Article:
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Tuesday, 9 May 1972
Page: 2256


Mr ACTING SPEAKER -Is leave granted? There being no objection, leave is granted. (The documents read as follows):

 

 

 


Mr REYNOLDS - I thank the House. One of the effects of this terrible debt burden on the railways which is so unrelieved by lack of Commonwealth assistance is that morale is flagging. It is not only the passengers, who are upset. These people who are employed by the railways are also affected. The effect on their morale is quite damaging. The fact is that they never can get in front. They have this tremendous burden of interest debt hanging over their heads, this capital debt. There, is a lack of incentive towards efficiency. Often, particularly in the past, salaries in railway services have been poor. The railways have not been able to attract men as well qualified as might have been the case with better salaries offering. There have been inadequate superannuation schemes to retain employees. There has been a high labour turnover. The railway system has always been regarded as the Cinderella of transport services in Australia and, by default, people have left the railways. They have left the passenger services and even in the goods traffic they are leaving. The figures have been improving but not at the rate which one would expect in relation to the increase in population. As a result people have been turning more and more to motor transport and, as one motoring writer said just recently:

For the community, the cost of one vehicle carrying one passenger to an across-town destination is hideously high in terms of road space occupied and congestion created. The social cost of atmospheric contamination cannot be measured but it has been estimated that private motor vehicles are responsible for 40 per cent of air pollution over Australian cities.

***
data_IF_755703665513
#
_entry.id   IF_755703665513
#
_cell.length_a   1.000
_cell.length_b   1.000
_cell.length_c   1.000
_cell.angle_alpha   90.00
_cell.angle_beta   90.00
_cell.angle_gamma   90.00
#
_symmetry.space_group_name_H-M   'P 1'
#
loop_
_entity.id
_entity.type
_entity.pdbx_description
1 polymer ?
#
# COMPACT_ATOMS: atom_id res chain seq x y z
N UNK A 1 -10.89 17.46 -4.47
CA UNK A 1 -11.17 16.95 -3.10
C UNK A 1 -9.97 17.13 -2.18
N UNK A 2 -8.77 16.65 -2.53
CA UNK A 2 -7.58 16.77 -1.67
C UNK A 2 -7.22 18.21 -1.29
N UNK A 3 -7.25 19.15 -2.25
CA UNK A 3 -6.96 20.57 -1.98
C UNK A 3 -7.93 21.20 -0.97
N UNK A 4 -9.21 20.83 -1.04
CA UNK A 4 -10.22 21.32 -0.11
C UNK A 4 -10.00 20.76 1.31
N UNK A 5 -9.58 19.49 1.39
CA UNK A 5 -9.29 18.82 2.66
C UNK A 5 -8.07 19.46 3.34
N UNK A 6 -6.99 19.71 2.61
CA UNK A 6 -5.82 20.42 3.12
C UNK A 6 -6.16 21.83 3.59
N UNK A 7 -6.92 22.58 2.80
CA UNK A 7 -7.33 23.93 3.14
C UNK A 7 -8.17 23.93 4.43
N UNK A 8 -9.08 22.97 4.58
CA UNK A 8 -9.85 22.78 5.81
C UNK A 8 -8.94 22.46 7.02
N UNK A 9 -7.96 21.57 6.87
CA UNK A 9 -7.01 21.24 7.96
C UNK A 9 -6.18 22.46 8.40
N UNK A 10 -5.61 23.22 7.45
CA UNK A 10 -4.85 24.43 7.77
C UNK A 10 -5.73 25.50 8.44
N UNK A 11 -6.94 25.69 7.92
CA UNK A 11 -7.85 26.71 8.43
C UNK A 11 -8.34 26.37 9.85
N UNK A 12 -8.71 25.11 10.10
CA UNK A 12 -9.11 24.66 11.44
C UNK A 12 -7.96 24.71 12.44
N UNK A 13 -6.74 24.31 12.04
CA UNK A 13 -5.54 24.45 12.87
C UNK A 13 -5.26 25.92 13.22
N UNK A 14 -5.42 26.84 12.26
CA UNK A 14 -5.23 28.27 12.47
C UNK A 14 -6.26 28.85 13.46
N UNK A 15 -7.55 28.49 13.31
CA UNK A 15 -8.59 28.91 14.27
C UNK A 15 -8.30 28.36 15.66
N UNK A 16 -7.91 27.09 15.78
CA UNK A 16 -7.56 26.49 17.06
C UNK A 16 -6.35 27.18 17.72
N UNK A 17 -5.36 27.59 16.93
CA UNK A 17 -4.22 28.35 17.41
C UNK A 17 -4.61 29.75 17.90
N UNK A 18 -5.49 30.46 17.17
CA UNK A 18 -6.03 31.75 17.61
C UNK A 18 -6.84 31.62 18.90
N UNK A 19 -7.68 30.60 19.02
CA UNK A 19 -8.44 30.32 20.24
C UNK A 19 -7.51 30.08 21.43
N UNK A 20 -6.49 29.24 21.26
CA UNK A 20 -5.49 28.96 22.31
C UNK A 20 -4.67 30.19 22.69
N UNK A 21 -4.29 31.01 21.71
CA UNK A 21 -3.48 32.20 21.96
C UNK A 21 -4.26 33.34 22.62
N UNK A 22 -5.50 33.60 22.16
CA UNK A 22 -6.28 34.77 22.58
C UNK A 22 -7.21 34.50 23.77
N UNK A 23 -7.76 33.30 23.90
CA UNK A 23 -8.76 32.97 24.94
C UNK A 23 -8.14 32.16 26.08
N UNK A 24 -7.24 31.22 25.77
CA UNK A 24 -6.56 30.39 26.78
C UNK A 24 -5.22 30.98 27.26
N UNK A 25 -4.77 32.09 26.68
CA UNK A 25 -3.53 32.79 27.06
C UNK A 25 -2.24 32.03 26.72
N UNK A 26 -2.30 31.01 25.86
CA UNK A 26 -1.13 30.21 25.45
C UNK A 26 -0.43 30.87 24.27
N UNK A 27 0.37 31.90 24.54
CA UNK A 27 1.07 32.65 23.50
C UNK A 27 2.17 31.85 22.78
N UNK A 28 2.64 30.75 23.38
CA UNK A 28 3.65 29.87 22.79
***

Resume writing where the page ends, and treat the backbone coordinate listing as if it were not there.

I will mention some of the other costs incurred as a result of forcing people to go on to our roadways rather than to travel on our railway systems. There is tremendous cost involved in building highways and expressways in inner city areas. As far back as 1969 every mile of expressway in our inner metropolitan areas was estimated to cost SI Om. That was nearly 3 years ago, so it could possibly be SI 2m or even $13m a mile now, having regard to the cost of resumption of land and construction costs. On top of this there is all the private investment in production and .maintenance of motor vehicles, the damage to. vehicles, traffic congestion, paying salaries to people who are doing nothing better than sitting in traffic jams looking at traffic lights turning different colours. There is the adverse effect on our environment to which I have referred - the fumes, the noise, the accidents and the pace of living. All these things have an environmental effect.


Mr Foster - The quality of life.


Mr REYNOLDS - It is generally termed the quality of life, quite correctly, and this is one of the aspects of it. I wonder when we will get down to making an estimate of. the costs of these different forms of transport. Just a couple of years ago we established the Commonwealth Bureau of Transport Economics. I wonder what it has done about this old problem of estimating whether it is economically desirable - disregarding the social effects - to pour so much money into the construction of urban roads rather than doing something more to update our railway systems. The strong suggestion from overseas currently is that it is bad economic policy. In some of the bigger cities - Boston in the United States of America is one classical example that comes to mind-plans to build great urban expressways have been cancelled and the money has been diverted to other forms of transport. It is high time that we made an evaluation of our- investment in the various forms of transport.

I conclude my remarks by saying that the Australian Labor Party has .in its policy the establishment of an interstate commission to co-ordinate all types of interstate transport- rail, road, air and water. We intend to provide Commonwealth funds tq the States with a view to co-ordinating all forms of transport and upgrading public transport. A Labor government would operate any railways, ports, air routes, shipping services or pipelines .referred to the Commonwealth by any State or. States. Therefore, if Victoria and New South Wales want to hand over their railways, as they say they do, they will find after the next Federal elections that there will be a government in Canberra which will be only too happy to accept the responsibility of coordinating railway development with every other form of transport.







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